CP&GC’s history of engagement at the Fresh Pond Reservation–at 324 acres, the largest open space in Cambridge and home to the City of Cambridge drinking water supply–dates to the late 1950s, arising from increasing interest in conservation. Members of the Plant Club and The Garden Club met in 1962 to discuss how they could cooperate to revitalize the Reservation and create a more naturalized landscape. This goal was the impetus for the reclamation of Black’s Nook, a small pond that had once been connected to Fresh Pond. The City of Cambridge hauled away 93 truckloads of debris and the clubs contributed 40 pines and swamp maples, and many hours of sweat equity.
In 1980, CP&GC advocated for and was awarded the “Founders Fund” grant of The Garden Club of America to replant a long-neglected wetland meadow near the Reservation’s gold course. Decades-long advocacy for a comprehensive landscape design for the Reservation was brought to fruition in 2000 with the Fresh Pond Reservation Master Plan. One recommendation was the creation of the Fresh Pond Advisory Board on which several CP&GC members have served. The Cambridge Water Department’s Master Plan for Fresh Pond Reservation may be found here.
CP&GC’s history of engagement at the Fresh Pond Reservation–at 324 acres, the largest open space in Cambridge–dates to the late 1950s, arising from the increasing interest of the then separate Plant Club and Garden Club in conservation. In the spring of 1962, members of the two clubs met to discuss how they could cooperate to revitalize the Reservation and create a more naturalized landscape. About half of the Reservation is Fresh Pond itself—part of the municipal water system, which enhances the beauty and importance of the surrounding open space. Working with the city, the initial focus was the reclamation of Black’s Nook, which had become an unofficial dumping site.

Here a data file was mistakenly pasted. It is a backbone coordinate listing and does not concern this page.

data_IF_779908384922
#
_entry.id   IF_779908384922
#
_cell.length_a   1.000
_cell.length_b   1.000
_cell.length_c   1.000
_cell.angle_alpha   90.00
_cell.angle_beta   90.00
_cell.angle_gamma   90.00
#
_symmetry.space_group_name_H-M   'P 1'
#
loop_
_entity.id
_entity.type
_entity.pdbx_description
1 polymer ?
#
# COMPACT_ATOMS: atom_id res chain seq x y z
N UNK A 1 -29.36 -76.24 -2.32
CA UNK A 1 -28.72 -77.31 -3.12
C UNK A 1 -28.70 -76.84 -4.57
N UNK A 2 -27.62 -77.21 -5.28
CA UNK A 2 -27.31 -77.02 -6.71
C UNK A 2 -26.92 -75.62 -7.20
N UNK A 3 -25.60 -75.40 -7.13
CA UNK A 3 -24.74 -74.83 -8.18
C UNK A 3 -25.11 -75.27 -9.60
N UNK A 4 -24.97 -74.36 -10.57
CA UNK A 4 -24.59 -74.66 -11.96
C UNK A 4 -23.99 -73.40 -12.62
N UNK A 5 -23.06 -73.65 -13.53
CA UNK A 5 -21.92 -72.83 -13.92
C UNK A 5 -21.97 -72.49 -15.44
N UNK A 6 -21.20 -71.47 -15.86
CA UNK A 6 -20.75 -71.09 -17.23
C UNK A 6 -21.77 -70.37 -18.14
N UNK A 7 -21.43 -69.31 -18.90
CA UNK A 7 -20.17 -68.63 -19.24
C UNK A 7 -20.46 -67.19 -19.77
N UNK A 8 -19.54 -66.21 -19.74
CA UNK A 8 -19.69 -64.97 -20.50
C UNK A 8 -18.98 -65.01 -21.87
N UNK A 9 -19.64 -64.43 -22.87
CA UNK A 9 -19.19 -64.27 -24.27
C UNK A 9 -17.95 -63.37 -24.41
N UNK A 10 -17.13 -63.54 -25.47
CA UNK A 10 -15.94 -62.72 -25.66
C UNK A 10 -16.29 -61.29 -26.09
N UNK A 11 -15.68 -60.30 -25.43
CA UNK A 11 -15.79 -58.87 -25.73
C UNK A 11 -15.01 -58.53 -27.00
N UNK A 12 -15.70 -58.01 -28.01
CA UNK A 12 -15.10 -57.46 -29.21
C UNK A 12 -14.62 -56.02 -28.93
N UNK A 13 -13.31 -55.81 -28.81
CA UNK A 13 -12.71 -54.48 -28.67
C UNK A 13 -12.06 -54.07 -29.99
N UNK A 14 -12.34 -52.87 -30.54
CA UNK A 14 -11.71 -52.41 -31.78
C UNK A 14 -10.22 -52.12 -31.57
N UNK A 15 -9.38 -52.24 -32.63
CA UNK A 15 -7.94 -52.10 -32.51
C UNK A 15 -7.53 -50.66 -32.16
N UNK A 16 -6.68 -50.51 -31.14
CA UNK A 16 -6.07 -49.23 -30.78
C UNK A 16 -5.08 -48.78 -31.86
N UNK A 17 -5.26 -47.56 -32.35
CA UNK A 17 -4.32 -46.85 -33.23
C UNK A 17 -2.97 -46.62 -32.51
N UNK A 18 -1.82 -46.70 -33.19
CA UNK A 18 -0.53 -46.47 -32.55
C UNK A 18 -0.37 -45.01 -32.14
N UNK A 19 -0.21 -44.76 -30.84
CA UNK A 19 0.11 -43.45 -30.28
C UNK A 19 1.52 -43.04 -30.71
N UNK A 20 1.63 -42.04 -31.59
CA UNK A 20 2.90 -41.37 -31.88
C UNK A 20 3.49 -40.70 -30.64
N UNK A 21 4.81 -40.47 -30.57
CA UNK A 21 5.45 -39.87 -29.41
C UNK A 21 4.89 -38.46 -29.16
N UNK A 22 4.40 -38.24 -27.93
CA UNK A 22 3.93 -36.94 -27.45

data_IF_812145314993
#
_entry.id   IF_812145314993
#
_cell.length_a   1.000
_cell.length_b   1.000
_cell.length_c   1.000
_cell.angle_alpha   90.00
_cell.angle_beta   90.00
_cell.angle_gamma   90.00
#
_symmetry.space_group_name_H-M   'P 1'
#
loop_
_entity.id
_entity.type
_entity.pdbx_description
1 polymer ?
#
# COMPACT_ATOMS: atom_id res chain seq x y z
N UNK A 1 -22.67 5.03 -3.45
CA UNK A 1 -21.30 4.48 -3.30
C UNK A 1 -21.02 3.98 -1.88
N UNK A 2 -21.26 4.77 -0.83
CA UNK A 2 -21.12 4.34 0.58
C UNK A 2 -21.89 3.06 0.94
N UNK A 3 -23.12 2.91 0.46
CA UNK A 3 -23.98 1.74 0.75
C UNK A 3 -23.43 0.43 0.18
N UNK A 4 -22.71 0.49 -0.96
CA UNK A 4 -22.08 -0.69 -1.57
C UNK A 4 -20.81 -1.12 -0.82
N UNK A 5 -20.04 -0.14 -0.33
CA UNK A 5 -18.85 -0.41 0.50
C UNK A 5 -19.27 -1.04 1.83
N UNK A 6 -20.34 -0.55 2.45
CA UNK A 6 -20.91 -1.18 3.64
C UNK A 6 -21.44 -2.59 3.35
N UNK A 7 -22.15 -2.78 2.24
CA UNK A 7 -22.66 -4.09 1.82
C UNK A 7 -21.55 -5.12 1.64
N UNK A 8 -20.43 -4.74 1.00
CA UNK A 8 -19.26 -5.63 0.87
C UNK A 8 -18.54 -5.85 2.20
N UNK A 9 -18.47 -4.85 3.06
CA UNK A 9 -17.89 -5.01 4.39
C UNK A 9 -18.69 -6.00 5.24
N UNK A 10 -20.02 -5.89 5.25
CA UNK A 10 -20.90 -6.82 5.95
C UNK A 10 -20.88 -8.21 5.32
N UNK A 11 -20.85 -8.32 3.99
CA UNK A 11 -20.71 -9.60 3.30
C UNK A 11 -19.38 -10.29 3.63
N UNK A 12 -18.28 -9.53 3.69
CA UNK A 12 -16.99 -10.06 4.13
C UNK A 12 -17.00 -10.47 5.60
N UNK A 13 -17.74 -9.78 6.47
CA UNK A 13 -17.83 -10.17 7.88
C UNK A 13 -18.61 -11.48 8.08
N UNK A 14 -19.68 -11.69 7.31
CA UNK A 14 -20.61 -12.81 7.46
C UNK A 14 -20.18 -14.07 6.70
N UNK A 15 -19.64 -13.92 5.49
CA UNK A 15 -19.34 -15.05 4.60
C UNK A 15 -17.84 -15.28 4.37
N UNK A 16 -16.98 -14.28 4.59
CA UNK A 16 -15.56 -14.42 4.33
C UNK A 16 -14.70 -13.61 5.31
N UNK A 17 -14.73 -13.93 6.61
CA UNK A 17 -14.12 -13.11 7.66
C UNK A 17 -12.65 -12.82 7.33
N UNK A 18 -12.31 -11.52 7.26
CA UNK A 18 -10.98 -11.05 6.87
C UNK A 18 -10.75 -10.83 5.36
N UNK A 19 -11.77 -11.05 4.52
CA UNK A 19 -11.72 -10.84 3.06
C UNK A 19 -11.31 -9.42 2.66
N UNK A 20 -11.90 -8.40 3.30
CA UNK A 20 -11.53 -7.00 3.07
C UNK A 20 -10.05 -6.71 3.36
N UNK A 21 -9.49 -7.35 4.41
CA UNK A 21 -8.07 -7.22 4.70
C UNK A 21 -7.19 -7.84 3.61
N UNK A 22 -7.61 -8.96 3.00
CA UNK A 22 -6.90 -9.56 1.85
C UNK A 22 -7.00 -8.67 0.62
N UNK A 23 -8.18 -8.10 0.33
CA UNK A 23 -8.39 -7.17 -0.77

The clubs’ first project at Fresh Pond led the clubs to create a jointly managed Tree Fund, “to assist the City of Cambridge in the purchase of trees and plants for Black’s Nook and the surrounding area,” Two years later, this side-by-side work lead to the merger of the two clubs. The Tree Fund, used for civic projects throughout Cambridge, remains an essential element of CP&GC. Funds have been spent not only on projects at the Reservation, but at public schools and public parks, and historic sites, among many other locations. The most substantial gift was $25,000 toward the Water Department’s recent revitalization of Black’s Nook, a legacy project for the club.
Over the next decades, CP&GC undertook substantial projects at other sites within the Reservation. Other highlights include plantings at Neville Place (the former City Infirmary), re-grading and planting at Sozio Corner and the Lusitania field in the 1970s and1980s, and creation of a wetland boundary along the golf course (supported in part by a Garden Club of America Founders Fund grant, won in a national competition).
Of particular importance is the club’s decades-long advocacy for a comprehensive landscape design for the Reservation, not addressed since the 1897 plan of the Olmsted Brothers firm. Thanks to the work of many club members, the City Council approved the Fresh Pond Reservation Master Plan in 2000–it is still in the process of implementation.